Incidence of venereal disease in Greece is rising, experts report

A lack of awareness, especially among the young, and the large migration waves passing through Greece were the chief causes of a rapid increase of sexually-transmitted diseases (STDs) in recent years, experts reported on Monday in messages ahead of World AIDS Day on December 1.

Dr. Apostolos Karalexis, head of the dermatology clinic at the Naval Hospital in Athens, warned that the majority of people seem unaware of the need to protect themselves against venereal disease, adding that the scientific community and relevant agencies must take action before the situation spirals out of control.

Karalexis said that this was partly due to the fact that the weight of global public awareness campaigns in recent years had fallen on AIDS and HIV. “Apropos World AIDS Day, therefore, it would be good to remember the other sexually transmitted diseases, for which we must also take protective measures,” he added.

Among the STD’s whose incidence had risen substantially in the last 10 years, experts listed syphilis, gonorrhea, genital herpes, HPV, hepatitis, bacterial vaginosis and trichomoniasis.

A recent epidemiological study on new cases of syphilis at the Andreas Syggros hospital said their number had increased 38 pct between 2003 and 2010, from 116 cases in 2003 to 160 in 2010. Nationwide, another 241 cases were reported, of which 209 were men and 32 were women. Of the infected men, 58.8 pct were homosexuals or bisexuals and the main age group affected were 25-34 year olds for both sexes.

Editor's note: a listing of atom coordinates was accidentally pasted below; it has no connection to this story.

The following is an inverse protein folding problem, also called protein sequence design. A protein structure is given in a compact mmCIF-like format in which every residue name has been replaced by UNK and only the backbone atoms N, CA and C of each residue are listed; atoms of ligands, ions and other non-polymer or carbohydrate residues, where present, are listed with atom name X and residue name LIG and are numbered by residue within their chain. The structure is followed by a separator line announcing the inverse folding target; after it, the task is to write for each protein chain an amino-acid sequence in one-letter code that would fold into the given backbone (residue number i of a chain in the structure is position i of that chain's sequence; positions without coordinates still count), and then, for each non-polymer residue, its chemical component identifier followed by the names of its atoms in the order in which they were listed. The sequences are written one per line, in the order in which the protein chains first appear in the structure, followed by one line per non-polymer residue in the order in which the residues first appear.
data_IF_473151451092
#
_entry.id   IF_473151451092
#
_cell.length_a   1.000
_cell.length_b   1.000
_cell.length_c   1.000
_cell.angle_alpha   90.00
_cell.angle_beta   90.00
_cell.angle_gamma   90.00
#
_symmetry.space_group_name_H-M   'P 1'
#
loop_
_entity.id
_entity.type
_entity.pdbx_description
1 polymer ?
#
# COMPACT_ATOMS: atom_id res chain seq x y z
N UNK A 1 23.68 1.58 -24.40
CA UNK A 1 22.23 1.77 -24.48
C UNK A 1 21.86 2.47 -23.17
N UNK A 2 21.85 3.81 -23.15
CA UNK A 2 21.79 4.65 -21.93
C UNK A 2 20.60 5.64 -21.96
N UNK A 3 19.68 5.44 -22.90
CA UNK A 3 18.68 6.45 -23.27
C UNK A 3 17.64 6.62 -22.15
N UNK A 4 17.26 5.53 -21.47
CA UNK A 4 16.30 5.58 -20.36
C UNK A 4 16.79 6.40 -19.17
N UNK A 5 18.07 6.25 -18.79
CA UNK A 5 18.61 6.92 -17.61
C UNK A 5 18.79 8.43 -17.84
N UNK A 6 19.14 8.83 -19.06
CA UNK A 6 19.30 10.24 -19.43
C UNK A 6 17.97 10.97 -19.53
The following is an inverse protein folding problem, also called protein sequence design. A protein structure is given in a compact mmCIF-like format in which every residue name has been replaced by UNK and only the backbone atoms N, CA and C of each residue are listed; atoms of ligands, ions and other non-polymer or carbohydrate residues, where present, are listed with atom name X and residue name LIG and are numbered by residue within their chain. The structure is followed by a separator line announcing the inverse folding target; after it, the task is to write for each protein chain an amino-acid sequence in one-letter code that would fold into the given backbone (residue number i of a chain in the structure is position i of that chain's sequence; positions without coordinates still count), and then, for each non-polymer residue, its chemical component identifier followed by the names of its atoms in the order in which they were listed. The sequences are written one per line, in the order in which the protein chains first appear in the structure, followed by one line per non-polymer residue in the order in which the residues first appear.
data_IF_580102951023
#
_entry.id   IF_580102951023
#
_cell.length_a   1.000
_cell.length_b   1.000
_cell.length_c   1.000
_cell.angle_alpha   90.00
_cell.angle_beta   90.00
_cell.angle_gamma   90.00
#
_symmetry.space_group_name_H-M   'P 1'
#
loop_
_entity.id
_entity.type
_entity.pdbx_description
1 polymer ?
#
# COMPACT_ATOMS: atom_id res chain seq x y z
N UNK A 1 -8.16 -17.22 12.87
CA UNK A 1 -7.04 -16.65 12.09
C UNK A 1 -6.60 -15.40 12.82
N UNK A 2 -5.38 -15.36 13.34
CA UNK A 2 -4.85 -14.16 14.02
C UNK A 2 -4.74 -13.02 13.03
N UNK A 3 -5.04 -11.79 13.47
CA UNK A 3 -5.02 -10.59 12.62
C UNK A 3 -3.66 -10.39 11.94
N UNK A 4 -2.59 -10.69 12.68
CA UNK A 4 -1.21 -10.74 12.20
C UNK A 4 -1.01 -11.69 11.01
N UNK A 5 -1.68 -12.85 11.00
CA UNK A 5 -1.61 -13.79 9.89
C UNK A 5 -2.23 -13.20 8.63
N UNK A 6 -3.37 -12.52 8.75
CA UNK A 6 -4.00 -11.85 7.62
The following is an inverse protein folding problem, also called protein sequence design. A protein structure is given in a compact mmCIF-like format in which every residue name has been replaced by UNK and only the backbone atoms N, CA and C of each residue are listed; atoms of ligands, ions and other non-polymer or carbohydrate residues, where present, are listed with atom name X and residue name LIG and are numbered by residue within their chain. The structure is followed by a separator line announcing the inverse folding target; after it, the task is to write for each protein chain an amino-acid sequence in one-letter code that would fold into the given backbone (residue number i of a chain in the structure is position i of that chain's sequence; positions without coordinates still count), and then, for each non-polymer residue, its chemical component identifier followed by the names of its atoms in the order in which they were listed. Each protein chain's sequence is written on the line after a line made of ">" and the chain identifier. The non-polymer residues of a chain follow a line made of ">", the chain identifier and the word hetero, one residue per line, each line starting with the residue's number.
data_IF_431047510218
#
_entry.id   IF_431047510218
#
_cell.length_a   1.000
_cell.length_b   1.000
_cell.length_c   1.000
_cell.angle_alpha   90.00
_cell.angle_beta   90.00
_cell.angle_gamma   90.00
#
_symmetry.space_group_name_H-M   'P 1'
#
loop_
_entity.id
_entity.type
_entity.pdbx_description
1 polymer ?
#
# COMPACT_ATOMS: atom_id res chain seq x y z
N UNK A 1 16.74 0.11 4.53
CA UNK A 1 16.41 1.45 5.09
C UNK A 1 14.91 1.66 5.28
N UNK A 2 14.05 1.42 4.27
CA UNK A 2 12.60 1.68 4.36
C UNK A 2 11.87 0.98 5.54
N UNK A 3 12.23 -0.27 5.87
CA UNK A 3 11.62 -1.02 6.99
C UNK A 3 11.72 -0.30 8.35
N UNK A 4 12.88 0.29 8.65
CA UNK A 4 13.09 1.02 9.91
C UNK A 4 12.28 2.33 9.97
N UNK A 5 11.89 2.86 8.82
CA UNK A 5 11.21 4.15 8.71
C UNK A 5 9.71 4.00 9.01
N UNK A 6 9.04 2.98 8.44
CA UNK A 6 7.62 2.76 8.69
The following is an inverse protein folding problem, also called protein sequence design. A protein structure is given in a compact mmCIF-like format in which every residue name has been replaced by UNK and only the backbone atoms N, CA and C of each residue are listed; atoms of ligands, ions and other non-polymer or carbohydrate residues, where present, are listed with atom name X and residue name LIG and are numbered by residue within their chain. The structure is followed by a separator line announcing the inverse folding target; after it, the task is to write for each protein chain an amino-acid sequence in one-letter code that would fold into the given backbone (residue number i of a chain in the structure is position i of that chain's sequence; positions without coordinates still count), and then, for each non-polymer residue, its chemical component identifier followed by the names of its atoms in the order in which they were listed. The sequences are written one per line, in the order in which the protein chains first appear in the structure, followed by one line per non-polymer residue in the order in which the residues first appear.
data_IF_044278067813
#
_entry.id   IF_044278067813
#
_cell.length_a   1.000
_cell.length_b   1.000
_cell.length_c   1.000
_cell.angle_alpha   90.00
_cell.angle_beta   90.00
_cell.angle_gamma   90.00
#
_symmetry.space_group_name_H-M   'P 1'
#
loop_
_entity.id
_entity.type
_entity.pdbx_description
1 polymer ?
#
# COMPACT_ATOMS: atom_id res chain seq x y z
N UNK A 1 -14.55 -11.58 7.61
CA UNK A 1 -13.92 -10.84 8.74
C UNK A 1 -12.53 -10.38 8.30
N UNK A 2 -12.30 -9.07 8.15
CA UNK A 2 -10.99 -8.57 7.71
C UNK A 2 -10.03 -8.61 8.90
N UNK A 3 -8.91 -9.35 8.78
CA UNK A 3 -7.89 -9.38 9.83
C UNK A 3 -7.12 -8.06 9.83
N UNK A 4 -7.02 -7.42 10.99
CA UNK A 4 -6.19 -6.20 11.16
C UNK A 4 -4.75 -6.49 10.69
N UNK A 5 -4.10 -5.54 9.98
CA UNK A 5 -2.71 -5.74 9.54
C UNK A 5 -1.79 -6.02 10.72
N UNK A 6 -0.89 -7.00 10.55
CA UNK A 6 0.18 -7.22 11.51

Cases of gonorrhea also increased from 108 in 1990 to 312 in 2010, with the majority of patients being heterosexual males aged 25 to 34 years old.

Genital warts or HPV were still the most frequently transmitted STDs, in spite of the introduction of the vaccine that has led to a reduction in the number of patients in some countries. Records at the Andreas Syggros Hospital and the Naval Hospital in Athens show that the number of patients presenting with HPV doubled between 2006 and 2011. There are currently two vaccines against HPV available in Greece as part of the national immunisation programme since 2008.

New AIDS cases recorded in recent years have shown a mixed pattern, with new cases doubling between 2010 and 2012, from 530 to 1059, and then falling again to 802 in 2014 and 667 in 2015.

The protection measures for preventing infection with STD’s were the use of condoms, having a steady sexual partner and the HPV vaccine, Dr. Karalexis said.